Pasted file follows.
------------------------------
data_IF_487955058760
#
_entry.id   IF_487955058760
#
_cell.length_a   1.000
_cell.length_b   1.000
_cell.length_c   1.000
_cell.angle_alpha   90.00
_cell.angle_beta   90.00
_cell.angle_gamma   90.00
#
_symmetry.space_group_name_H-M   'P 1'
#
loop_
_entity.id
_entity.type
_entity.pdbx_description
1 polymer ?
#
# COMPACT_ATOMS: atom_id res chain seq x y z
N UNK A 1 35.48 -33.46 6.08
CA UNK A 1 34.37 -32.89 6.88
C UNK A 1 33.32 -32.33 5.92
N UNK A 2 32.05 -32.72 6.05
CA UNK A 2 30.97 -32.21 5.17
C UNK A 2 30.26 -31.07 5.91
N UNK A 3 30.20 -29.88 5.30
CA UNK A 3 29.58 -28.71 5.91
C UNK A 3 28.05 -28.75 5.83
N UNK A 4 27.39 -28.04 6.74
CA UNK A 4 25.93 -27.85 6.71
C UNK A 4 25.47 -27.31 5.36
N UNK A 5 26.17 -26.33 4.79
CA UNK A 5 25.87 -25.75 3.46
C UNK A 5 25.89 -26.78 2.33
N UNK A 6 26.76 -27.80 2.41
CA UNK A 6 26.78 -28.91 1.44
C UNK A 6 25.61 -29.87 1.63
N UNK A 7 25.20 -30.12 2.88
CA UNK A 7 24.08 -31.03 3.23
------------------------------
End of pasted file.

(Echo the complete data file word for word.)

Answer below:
data_IF_487955058760
#
_entry.id   IF_487955058760
#
_cell.length_a   1.000
_cell.length_b   1.000
_cell.length_c   1.000
_cell.angle_alpha   90.00
_cell.angle_beta   90.00
_cell.angle_gamma   90.00
#
_symmetry.space_group_name_H-M   'P 1'
#
loop_
_entity.id
_entity.type
_entity.pdbx_description
1 polymer ?
#
# COMPACT_ATOMS: atom_id res chain seq x y z
N UNK A 1 35.48 -33.46 6.08
CA UNK A 1 34.37 -32.89 6.88
C UNK A 1 33.32 -32.33 5.92
N UNK A 2 32.05 -32.72 6.05
CA UNK A 2 30.97 -32.21 5.17
C UNK A 2 30.26 -31.07 5.91
N UNK A 3 30.20 -29.88 5.30
CA UNK A 3 29.58 -28.71 5.91
C UNK A 3 28.05 -28.75 5.83
N UNK A 4 27.39 -28.04 6.74
CA UNK A 4 25.93 -27.85 6.71
C UNK A 4 25.47 -27.31 5.36
N UNK A 5 26.17 -26.33 4.79
CA UNK A 5 25.87 -25.75 3.46
C UNK A 5 25.89 -26.78 2.33
N UNK A 6 26.76 -27.80 2.41
CA UNK A 6 26.78 -28.91 1.44
C UNK A 6 25.61 -29.87 1.63
N UNK A 7 25.20 -30.12 2.88
CA UNK A 7 24.08 -31.03 3.23